54 Years Ago Today – St. Jude Children’s Research Hospital Opens
Unsure of his direction in life, a young Danny Thomas prayed to a statue of St. Jude Thaddeus, the patron saint of hopeless causes.
If the saint would point to the path he should take, Danny vowed to build a shrine in his name. Success followed Danny’s plea and soon after, the legendary entertainer set about fulfilling his vow to St. Jude. The result was St. Jude Children’s Research Hospital.
On February 4, 1962, Danny Thomas unveiled a statue of St. Jude Thaddeus, officially opening the doors of St. Jude Children’s Research Hospital to children around the world.
Since that day, St. Jude has changed the way the world looks at childhood cancer and other catastrophic disease.
Here are a few facts:
- In 1962, the survival rate for acute lymphoblastic leukemia (ALL), the most common form of childhood cancer, was 4 percent. Today, the survival rate for this once deadly disease is 94 percent, thanks to research and treatment protocols developed at St. Jude.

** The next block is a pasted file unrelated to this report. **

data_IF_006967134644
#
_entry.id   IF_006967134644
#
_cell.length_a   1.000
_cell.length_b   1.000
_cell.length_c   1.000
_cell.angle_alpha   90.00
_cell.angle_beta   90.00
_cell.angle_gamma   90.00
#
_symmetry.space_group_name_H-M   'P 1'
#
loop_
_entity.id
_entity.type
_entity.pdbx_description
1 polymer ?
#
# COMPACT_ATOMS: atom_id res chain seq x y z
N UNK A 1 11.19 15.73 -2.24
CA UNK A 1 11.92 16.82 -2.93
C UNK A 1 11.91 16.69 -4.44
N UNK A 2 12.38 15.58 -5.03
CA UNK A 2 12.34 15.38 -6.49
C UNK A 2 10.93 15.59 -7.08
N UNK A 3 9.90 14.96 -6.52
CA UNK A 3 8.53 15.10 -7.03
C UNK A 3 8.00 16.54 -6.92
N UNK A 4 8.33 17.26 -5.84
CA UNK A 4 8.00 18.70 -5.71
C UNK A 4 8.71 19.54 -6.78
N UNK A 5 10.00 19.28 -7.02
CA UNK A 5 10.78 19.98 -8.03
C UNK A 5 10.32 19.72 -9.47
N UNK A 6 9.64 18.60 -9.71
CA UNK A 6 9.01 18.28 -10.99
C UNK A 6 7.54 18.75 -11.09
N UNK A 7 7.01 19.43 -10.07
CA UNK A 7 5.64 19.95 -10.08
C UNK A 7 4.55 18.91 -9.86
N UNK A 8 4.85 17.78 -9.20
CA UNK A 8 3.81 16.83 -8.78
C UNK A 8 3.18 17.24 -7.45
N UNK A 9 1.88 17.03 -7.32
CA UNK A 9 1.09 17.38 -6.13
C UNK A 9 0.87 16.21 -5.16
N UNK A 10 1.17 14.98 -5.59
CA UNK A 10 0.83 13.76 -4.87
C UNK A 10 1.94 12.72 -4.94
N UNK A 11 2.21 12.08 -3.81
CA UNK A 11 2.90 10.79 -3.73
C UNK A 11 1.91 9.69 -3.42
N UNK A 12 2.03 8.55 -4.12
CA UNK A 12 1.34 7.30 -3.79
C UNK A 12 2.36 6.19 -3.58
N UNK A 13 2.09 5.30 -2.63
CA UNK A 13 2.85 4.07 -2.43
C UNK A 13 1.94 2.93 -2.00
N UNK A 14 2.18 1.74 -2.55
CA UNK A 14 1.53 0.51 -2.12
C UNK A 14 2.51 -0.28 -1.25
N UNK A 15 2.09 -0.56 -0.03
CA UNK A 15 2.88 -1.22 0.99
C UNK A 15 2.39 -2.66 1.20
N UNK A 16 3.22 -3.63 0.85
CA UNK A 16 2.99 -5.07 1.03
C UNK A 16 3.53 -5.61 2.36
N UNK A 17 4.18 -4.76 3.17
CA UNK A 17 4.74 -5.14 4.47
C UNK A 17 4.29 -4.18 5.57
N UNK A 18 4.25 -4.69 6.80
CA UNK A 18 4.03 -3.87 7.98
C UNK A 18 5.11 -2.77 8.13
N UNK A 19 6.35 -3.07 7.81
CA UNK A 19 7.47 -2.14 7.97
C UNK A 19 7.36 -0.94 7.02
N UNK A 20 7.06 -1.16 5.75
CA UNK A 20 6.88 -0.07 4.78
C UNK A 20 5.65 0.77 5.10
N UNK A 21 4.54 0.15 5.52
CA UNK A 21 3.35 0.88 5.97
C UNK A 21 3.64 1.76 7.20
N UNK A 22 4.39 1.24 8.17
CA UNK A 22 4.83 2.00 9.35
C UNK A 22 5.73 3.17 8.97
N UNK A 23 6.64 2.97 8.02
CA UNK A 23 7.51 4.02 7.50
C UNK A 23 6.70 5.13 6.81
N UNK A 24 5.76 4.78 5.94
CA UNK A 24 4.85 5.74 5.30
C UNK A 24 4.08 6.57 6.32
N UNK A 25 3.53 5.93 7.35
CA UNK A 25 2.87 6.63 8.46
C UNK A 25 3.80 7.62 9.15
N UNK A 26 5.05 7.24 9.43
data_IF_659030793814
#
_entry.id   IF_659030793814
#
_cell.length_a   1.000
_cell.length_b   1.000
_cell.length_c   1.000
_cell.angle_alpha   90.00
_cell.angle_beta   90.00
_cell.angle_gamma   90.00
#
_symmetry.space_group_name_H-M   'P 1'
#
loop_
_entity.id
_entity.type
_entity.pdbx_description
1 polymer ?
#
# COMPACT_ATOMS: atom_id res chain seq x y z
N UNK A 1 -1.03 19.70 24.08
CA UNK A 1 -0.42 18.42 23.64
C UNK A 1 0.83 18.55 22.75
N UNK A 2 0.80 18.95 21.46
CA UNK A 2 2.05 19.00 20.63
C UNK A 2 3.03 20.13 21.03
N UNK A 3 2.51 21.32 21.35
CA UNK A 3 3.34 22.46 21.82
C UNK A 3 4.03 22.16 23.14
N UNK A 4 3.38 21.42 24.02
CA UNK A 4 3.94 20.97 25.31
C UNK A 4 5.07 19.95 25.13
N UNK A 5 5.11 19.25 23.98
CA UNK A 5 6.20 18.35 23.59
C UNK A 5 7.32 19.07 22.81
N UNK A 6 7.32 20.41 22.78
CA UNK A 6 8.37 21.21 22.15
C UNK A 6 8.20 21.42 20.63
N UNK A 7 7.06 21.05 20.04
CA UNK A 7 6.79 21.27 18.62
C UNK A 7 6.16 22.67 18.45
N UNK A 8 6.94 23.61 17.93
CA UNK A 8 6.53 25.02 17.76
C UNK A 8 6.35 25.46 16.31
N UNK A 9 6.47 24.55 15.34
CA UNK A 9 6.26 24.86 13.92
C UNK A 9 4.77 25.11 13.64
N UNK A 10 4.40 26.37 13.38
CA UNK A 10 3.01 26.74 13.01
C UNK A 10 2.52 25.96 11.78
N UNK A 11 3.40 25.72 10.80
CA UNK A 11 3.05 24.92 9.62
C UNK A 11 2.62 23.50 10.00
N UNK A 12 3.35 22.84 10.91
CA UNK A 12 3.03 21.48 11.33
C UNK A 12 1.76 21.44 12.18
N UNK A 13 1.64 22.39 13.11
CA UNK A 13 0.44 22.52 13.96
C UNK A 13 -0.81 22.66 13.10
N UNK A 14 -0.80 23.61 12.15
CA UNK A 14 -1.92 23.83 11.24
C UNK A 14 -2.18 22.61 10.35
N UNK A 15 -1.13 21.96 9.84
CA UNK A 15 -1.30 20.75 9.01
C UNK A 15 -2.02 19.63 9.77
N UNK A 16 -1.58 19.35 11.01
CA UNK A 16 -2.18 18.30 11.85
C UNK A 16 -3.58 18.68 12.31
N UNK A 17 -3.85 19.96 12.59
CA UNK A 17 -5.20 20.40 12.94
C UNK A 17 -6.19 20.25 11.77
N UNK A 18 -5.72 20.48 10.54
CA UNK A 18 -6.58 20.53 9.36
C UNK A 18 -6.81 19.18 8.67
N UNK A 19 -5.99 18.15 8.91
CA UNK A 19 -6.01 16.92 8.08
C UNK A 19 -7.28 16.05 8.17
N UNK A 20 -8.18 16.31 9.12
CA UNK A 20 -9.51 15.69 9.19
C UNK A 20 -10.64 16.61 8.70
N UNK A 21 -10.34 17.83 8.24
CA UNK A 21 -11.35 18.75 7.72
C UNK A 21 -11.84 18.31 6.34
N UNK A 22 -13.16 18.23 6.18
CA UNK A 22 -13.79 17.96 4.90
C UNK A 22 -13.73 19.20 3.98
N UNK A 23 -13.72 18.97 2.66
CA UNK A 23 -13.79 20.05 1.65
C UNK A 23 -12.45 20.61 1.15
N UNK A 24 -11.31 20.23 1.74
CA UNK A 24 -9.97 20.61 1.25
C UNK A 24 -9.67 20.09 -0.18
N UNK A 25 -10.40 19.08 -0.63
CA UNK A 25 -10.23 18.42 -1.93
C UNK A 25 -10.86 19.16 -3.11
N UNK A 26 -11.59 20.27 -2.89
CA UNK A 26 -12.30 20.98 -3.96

On average, 7,800 active patients visit the hospital each year, most of whom are treated on an outpatient basis.
St. Jude has 78 inpatient beds and treats upwards of 260 patients each day.
St. Jude is the first and only pediatric cancer center to be designated as a Comprehensive Cancer Center by the National Cancer Institute.
St. Jude recently completed an extensive expansion program that bolstered the hospital’s research and treatment efforts, while more than doubling the size of its original campus. The campus now has 2.5 million square feet of research, clinical and administrative space dedicated to finding cures and saving children. The expansion included the Children’s GMP, LLC, currently the nation’s only pediatric research center on-site facility for the research and production of highly specialized treatments and vaccines; an expanded Department of Immunology; and a new Department of Chemical Biology and Therapeutics for discovery of new drugs. shared freely with doctors and scientists all over the world.